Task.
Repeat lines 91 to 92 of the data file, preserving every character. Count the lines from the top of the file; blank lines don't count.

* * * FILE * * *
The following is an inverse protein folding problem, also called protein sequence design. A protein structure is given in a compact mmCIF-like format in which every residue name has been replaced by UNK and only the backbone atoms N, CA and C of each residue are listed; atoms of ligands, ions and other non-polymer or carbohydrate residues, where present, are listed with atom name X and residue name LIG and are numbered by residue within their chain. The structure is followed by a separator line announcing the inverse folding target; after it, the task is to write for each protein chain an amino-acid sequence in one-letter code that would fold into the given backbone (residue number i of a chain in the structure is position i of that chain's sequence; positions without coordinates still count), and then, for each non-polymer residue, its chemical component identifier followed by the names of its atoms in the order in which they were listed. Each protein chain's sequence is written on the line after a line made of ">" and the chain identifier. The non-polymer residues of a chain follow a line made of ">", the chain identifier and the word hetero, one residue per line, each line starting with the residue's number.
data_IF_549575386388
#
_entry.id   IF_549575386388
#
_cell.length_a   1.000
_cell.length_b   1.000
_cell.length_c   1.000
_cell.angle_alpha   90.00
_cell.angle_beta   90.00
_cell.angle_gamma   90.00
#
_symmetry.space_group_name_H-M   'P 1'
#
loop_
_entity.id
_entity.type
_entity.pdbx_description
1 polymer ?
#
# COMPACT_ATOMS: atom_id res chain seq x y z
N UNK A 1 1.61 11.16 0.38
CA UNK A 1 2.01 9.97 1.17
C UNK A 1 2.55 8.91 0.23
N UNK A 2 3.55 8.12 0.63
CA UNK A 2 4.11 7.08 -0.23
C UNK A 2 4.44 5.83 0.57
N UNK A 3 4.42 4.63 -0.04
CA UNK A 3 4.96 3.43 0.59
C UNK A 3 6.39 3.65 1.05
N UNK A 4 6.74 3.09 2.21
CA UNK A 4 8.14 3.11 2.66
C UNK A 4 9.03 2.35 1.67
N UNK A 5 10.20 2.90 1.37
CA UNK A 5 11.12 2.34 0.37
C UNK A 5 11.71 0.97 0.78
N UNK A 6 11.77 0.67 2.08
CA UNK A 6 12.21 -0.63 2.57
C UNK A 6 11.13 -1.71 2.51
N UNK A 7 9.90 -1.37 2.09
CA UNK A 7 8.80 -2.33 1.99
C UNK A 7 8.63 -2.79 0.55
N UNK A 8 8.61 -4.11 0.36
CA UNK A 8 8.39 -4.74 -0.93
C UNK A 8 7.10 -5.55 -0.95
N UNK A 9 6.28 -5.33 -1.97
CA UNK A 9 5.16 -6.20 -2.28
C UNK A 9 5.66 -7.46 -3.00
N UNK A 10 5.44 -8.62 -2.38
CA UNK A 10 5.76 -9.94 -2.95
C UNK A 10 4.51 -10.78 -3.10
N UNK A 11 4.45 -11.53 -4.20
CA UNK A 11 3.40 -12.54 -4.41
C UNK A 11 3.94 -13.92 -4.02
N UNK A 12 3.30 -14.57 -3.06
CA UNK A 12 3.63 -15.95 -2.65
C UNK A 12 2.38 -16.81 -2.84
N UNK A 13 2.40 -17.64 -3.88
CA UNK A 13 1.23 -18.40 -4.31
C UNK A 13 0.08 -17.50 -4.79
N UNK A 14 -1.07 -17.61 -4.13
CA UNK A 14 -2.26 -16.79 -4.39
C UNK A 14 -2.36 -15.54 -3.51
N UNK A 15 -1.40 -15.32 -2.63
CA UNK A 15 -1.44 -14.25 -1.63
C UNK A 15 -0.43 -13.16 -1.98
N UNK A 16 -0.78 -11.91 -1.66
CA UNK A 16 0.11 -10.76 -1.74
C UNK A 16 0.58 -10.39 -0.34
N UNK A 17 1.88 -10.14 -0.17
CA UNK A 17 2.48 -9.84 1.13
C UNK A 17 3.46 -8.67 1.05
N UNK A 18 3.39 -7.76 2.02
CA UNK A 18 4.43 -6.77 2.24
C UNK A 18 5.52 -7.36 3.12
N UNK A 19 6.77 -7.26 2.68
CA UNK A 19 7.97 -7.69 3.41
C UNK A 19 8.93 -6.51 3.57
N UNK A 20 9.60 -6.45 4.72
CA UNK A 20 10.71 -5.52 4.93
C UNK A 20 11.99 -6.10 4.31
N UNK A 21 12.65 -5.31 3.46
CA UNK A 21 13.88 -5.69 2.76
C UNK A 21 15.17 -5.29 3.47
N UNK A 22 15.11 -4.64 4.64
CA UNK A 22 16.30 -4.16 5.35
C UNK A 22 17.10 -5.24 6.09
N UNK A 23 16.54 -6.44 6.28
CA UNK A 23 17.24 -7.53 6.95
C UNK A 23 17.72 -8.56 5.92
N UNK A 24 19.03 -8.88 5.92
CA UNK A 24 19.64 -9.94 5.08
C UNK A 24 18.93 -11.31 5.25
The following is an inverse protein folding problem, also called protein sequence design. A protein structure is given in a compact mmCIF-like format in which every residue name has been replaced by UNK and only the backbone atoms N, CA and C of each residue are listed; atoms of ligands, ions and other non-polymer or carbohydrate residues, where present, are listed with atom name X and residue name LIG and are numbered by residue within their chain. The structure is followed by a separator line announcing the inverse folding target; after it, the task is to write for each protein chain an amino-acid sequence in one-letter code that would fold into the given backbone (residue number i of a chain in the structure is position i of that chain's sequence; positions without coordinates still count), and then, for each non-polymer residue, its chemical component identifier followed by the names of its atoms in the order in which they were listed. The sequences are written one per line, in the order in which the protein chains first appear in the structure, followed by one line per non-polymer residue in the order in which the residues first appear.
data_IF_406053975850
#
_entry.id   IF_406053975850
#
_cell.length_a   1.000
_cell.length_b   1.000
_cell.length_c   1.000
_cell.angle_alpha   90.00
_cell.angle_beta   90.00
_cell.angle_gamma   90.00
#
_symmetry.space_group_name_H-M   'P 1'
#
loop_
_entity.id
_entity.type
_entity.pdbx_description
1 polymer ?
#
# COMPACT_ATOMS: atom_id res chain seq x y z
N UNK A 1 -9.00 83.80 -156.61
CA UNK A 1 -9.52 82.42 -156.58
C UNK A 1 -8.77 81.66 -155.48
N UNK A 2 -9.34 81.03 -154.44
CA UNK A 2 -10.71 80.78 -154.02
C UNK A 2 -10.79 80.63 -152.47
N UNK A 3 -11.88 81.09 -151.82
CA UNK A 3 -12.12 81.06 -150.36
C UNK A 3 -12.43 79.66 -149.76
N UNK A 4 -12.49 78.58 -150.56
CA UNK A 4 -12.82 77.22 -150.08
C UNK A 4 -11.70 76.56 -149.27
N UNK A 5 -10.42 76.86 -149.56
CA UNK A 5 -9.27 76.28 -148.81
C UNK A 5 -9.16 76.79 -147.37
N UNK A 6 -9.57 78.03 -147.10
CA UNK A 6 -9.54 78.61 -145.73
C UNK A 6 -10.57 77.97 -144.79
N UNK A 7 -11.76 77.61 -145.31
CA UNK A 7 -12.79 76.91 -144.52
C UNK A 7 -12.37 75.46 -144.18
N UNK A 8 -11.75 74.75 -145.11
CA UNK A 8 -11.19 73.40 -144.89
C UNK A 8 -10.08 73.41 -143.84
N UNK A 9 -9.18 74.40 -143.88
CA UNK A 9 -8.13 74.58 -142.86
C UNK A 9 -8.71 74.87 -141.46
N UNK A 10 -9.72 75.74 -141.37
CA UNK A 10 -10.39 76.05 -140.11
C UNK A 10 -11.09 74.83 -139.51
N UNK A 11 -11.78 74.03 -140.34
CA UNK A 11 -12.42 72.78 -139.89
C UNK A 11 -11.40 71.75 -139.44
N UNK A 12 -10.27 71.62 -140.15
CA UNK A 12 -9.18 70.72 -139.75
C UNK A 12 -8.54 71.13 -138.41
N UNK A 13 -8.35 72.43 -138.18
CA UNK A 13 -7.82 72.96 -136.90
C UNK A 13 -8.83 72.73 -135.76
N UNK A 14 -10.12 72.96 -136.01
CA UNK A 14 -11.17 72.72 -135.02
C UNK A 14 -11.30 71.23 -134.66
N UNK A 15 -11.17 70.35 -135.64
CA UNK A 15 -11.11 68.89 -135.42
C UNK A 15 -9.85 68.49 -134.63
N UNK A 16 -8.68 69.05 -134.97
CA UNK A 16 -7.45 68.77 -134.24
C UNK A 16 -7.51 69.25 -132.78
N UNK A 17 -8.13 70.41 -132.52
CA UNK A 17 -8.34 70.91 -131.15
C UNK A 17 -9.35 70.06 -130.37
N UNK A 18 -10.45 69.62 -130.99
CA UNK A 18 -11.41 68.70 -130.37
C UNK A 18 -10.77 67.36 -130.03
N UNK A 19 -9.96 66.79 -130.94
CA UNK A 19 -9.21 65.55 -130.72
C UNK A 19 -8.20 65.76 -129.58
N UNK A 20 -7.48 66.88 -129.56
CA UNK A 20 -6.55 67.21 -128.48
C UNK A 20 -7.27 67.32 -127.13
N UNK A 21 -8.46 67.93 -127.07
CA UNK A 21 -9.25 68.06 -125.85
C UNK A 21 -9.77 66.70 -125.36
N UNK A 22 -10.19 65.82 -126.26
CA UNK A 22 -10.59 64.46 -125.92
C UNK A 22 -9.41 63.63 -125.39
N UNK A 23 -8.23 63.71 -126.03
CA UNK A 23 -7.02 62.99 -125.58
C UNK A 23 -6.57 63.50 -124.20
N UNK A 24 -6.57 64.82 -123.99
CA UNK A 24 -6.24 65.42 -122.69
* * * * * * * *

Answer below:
N UNK A 24 19.03 -8.88 5.92
CA UNK A 24 19.64 -9.94 5.08